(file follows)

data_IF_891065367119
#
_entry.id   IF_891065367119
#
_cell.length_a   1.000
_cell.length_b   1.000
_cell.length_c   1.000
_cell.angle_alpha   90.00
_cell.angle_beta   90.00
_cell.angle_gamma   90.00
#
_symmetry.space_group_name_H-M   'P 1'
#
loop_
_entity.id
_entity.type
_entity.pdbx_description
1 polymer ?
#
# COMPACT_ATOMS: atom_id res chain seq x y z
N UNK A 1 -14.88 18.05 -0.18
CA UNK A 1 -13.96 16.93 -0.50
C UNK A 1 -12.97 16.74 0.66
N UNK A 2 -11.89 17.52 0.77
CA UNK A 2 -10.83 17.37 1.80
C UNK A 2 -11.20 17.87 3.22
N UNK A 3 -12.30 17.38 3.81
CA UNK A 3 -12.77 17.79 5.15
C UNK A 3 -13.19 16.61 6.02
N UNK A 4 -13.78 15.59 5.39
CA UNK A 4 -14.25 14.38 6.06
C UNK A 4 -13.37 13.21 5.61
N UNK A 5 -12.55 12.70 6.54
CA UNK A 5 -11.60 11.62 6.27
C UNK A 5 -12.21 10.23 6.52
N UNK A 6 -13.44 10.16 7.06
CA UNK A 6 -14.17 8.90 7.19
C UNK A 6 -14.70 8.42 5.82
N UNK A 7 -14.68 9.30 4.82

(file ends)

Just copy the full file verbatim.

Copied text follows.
data_IF_891065367119
#
_entry.id   IF_891065367119
#
_cell.length_a   1.000
_cell.length_b   1.000
_cell.length_c   1.000
_cell.angle_alpha   90.00
_cell.angle_beta   90.00
_cell.angle_gamma   90.00
#
_symmetry.space_group_name_H-M   'P 1'
#
loop_
_entity.id
_entity.type
_entity.pdbx_description
1 polymer ?
#
# COMPACT_ATOMS: atom_id res chain seq x y z
N UNK A 1 -14.88 18.05 -0.18
CA UNK A 1 -13.96 16.93 -0.50
C UNK A 1 -12.97 16.74 0.66
N UNK A 2 -11.89 17.52 0.77
CA UNK A 2 -10.83 17.37 1.80
C UNK A 2 -11.20 17.87 3.22
N UNK A 3 -12.30 17.38 3.81
CA UNK A 3 -12.77 17.79 5.15
C UNK A 3 -13.19 16.61 6.02
N UNK A 4 -13.78 15.59 5.39
CA UNK A 4 -14.25 14.38 6.06
C UNK A 4 -13.37 13.21 5.61
N UNK A 5 -12.55 12.70 6.54
CA UNK A 5 -11.60 11.62 6.27
C UNK A 5 -12.21 10.23 6.52
N UNK A 6 -13.44 10.16 7.06
CA UNK A 6 -14.17 8.90 7.19
C UNK A 6 -14.70 8.42 5.82
N UNK A 7 -14.68 9.30 4.82